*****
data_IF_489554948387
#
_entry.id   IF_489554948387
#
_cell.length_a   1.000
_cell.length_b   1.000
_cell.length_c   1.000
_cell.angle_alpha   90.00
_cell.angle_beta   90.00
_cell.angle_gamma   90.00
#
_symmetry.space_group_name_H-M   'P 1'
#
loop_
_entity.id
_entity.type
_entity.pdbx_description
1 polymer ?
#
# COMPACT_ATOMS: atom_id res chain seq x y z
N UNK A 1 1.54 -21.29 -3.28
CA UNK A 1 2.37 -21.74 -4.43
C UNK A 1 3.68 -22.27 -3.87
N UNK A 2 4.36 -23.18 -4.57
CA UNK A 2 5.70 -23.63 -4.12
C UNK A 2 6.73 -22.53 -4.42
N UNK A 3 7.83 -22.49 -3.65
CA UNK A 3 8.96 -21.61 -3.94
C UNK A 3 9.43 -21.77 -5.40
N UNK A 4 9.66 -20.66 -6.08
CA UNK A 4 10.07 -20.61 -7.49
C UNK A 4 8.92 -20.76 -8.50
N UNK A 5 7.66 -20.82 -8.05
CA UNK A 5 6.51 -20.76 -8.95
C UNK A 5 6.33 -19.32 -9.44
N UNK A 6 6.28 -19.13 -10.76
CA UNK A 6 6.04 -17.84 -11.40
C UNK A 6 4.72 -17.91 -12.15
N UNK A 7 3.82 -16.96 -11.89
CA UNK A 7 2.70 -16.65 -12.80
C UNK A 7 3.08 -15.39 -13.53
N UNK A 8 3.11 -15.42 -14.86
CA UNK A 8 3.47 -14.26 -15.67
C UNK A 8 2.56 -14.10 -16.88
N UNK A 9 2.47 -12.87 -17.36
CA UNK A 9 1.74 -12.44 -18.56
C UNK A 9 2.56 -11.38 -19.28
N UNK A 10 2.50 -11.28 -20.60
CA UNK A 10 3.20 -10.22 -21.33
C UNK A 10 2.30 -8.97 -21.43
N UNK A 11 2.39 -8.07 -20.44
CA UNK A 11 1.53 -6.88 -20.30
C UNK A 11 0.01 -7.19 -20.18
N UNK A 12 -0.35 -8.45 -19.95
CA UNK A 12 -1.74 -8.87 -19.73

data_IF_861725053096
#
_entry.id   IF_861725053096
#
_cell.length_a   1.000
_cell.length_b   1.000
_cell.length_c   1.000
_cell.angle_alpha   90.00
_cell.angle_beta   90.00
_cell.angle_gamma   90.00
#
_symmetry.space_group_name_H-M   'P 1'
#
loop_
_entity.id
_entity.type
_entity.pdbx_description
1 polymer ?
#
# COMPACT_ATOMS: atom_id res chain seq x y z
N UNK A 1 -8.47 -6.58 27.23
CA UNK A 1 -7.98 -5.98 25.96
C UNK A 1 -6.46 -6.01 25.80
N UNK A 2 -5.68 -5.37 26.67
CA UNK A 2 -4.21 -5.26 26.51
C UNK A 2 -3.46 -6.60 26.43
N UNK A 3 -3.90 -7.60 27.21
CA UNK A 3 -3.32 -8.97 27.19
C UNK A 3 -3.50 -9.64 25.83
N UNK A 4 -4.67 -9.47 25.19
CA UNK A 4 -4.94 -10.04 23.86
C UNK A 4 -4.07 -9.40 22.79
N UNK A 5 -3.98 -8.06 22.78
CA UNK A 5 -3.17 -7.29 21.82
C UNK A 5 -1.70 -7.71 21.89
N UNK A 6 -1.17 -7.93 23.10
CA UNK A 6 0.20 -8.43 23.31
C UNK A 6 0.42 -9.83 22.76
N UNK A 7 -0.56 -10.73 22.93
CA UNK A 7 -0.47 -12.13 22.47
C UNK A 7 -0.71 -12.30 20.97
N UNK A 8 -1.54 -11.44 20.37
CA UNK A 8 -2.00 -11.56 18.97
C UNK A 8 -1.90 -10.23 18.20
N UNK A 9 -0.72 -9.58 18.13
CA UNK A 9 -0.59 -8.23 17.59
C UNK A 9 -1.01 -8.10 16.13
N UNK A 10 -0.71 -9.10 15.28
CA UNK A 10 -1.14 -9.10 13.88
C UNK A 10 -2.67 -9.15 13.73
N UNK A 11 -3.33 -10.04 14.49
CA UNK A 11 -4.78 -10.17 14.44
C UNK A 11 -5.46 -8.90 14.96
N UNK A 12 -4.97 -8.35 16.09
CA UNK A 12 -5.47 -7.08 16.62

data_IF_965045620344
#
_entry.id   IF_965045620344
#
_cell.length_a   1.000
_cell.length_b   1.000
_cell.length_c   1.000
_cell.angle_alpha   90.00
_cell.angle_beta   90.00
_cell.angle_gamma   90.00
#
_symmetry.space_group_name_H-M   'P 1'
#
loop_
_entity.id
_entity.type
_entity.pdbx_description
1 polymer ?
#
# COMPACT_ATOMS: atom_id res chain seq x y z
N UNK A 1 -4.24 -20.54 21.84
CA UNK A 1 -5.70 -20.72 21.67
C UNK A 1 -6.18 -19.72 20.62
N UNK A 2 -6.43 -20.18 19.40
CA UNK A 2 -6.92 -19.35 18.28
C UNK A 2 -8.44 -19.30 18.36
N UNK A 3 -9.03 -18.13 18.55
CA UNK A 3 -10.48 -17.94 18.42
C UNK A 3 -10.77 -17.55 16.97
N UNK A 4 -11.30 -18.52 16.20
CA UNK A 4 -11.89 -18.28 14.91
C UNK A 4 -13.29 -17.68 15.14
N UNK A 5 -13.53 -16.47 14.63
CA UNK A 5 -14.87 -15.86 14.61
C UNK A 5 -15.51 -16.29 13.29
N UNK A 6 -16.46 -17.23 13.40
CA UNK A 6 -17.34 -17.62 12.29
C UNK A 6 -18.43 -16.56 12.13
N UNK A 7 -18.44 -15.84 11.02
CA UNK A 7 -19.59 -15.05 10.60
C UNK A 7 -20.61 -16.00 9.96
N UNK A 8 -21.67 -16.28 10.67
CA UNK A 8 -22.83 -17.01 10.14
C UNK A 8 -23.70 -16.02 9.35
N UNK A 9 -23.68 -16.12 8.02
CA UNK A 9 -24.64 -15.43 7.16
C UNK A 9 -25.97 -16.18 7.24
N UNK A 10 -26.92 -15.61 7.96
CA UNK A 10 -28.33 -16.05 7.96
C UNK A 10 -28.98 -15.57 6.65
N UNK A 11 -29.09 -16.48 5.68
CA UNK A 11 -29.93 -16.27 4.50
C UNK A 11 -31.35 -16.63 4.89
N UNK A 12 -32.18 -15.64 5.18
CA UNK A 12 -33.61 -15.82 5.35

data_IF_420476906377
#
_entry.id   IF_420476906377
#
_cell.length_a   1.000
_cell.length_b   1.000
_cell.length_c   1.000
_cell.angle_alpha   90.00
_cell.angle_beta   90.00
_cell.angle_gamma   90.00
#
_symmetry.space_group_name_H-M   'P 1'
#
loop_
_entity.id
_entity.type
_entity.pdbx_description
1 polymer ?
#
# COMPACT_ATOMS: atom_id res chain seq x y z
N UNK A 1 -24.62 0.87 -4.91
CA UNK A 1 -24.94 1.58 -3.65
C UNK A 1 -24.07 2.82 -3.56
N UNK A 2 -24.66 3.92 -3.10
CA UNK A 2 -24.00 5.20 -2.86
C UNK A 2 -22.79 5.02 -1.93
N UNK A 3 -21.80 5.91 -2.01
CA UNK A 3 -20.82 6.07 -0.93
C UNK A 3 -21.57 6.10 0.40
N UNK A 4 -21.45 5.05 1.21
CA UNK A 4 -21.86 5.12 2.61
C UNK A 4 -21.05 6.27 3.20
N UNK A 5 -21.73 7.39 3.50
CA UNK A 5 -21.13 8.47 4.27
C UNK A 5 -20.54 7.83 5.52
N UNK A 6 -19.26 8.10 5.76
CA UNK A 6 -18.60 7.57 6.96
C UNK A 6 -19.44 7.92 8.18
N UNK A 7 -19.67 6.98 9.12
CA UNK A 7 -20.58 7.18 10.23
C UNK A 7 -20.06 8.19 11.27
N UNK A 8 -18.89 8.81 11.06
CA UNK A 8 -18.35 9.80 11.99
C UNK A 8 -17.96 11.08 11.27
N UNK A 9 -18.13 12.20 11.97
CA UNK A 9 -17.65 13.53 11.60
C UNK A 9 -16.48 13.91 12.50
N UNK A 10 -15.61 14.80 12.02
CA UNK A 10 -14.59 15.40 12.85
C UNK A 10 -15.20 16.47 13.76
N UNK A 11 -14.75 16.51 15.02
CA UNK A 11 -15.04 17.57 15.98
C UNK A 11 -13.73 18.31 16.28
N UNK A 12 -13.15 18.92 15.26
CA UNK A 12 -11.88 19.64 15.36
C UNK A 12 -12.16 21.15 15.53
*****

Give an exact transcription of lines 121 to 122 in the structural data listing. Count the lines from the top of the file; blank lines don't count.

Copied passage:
#
_symmetry.space_group_name_H-M   'P 1'